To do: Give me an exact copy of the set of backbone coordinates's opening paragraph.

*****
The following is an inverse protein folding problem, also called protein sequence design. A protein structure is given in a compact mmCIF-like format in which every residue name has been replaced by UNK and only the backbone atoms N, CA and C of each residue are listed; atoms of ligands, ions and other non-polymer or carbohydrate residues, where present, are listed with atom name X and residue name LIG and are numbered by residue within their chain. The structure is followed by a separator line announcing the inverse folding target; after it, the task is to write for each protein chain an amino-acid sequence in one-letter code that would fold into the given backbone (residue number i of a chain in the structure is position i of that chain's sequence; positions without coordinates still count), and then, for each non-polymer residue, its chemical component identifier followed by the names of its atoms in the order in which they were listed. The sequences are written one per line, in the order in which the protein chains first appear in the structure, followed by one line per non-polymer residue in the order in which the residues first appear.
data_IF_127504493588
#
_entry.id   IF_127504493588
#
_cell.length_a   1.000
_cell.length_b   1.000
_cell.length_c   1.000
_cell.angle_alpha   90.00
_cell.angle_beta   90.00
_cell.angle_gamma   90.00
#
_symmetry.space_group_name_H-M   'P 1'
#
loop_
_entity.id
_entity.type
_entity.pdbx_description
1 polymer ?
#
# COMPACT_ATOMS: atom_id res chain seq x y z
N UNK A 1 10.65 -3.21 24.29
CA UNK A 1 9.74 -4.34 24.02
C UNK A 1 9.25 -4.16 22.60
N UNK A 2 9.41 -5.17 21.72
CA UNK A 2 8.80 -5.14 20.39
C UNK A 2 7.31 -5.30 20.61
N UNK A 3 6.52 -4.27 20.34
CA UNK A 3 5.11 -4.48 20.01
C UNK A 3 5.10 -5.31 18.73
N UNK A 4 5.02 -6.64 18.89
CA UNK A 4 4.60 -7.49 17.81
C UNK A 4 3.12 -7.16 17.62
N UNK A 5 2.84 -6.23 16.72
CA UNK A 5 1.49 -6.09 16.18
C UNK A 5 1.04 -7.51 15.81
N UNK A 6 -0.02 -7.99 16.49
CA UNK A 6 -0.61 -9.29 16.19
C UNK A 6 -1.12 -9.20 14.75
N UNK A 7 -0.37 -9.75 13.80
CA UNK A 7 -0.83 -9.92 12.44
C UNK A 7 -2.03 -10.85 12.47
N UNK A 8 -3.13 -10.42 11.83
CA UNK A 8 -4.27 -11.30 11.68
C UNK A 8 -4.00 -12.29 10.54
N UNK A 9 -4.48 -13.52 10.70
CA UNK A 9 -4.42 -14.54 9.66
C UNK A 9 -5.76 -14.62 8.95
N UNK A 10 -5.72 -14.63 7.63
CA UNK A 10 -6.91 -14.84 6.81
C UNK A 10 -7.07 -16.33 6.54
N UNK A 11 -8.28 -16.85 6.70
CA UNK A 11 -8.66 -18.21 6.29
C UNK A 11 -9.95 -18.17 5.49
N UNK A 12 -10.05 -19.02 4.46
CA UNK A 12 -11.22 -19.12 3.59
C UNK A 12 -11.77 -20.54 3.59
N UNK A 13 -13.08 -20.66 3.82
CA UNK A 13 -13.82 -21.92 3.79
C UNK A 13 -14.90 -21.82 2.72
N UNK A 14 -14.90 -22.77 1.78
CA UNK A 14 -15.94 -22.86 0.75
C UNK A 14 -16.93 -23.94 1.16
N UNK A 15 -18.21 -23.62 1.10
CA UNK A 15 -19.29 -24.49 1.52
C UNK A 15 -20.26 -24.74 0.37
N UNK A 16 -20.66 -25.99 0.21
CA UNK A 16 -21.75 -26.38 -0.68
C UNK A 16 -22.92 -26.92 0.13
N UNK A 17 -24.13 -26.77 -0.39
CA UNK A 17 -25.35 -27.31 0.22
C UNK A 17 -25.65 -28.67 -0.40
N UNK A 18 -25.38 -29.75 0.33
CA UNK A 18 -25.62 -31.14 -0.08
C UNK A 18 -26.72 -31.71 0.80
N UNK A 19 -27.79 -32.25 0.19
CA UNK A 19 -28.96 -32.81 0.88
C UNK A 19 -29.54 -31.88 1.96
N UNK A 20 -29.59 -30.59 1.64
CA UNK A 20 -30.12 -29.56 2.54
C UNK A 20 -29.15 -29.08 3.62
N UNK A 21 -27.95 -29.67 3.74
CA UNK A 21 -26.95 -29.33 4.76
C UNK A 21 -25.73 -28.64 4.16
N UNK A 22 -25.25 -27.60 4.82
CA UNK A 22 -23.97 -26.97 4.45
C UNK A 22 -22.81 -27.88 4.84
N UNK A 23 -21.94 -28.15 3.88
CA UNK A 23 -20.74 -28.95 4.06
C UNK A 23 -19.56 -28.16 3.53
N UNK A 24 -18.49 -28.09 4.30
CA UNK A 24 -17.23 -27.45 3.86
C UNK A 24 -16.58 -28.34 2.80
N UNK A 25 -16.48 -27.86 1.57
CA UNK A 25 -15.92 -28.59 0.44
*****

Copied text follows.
The following is an inverse protein folding problem, also called protein sequence design. A protein structure is given in a compact mmCIF-like format in which every residue name has been replaced by UNK and only the backbone atoms N, CA and C of each residue are listed; atoms of ligands, ions and other non-polymer or carbohydrate residues, where present, are listed with atom name X and residue name LIG and are numbered by residue within their chain. The structure is followed by a separator line announcing the inverse folding target; after it, the task is to write for each protein chain an amino-acid sequence in one-letter code that would fold into the given backbone (residue number i of a chain in the structure is position i of that chain's sequence; positions without coordinates still count), and then, for each non-polymer residue, its chemical component identifier followed by the names of its atoms in the order in which they were listed. The sequences are written one per line, in the order in which the protein chains first appear in the structure, followed by one line per non-polymer residue in the order in which the residues first appear.